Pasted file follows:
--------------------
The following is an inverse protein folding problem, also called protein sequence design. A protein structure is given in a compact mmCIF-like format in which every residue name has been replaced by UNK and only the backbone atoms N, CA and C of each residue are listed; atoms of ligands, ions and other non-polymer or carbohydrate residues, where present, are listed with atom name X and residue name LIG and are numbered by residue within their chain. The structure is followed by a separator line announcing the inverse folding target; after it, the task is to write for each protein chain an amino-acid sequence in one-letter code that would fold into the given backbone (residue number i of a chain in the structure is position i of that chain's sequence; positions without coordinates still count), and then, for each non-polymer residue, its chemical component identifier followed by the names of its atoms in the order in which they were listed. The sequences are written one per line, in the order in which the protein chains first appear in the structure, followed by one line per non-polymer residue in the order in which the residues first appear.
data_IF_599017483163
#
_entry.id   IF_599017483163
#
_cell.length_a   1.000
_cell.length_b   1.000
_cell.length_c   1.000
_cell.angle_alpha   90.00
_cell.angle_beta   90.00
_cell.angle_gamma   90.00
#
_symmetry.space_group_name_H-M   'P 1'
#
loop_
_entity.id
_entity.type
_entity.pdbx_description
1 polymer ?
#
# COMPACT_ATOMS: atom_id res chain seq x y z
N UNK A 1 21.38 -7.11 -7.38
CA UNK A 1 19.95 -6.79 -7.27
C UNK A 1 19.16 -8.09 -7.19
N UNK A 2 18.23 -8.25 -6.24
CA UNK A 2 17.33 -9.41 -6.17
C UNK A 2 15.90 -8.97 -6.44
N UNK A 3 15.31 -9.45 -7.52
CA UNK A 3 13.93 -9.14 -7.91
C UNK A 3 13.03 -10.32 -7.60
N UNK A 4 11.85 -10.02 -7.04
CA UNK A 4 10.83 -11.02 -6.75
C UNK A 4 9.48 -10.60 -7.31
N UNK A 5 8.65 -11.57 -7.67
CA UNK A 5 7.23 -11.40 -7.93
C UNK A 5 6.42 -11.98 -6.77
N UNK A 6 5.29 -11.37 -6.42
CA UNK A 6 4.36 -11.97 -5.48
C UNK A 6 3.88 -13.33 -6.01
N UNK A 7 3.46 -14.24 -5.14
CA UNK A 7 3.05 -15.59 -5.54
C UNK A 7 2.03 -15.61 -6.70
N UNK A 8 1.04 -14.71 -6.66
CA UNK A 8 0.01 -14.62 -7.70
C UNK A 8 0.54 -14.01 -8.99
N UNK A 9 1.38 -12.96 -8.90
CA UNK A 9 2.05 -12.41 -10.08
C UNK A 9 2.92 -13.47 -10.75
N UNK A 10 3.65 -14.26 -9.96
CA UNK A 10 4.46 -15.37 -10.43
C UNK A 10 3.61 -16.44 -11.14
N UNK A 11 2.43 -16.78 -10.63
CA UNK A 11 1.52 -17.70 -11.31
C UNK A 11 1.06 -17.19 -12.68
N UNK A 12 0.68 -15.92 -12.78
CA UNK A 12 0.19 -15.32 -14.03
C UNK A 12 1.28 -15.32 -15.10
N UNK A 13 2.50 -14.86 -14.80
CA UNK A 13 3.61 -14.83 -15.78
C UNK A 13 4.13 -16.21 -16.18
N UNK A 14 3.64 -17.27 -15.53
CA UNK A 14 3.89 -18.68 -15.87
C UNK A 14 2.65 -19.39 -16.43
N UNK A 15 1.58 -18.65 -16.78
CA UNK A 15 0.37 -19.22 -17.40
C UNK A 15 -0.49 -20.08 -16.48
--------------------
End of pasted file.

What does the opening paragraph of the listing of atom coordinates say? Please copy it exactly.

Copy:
The following is an inverse protein folding problem, also called protein sequence design. A protein structure is given in a compact mmCIF-like format in which every residue name has been replaced by UNK and only the backbone atoms N, CA and C of each residue are listed; atoms of ligands, ions and other non-polymer or carbohydrate residues, where present, are listed with atom name X and residue name LIG and are numbered by residue within their chain. The structure is followed by a separator line announcing the inverse folding target; after it, the task is to write for each protein chain an amino-acid sequence in one-letter code that would fold into the given backbone (residue number i of a chain in the structure is position i of that chain's sequence; positions without coordinates still count), and then, for each non-polymer residue, its chemical component identifier followed by the names of its atoms in the order in which they were listed. The sequences are written one per line, in the order in which the protein chains first appear in the structure, followed by one line per non-polymer residue in the order in which the residues first appear.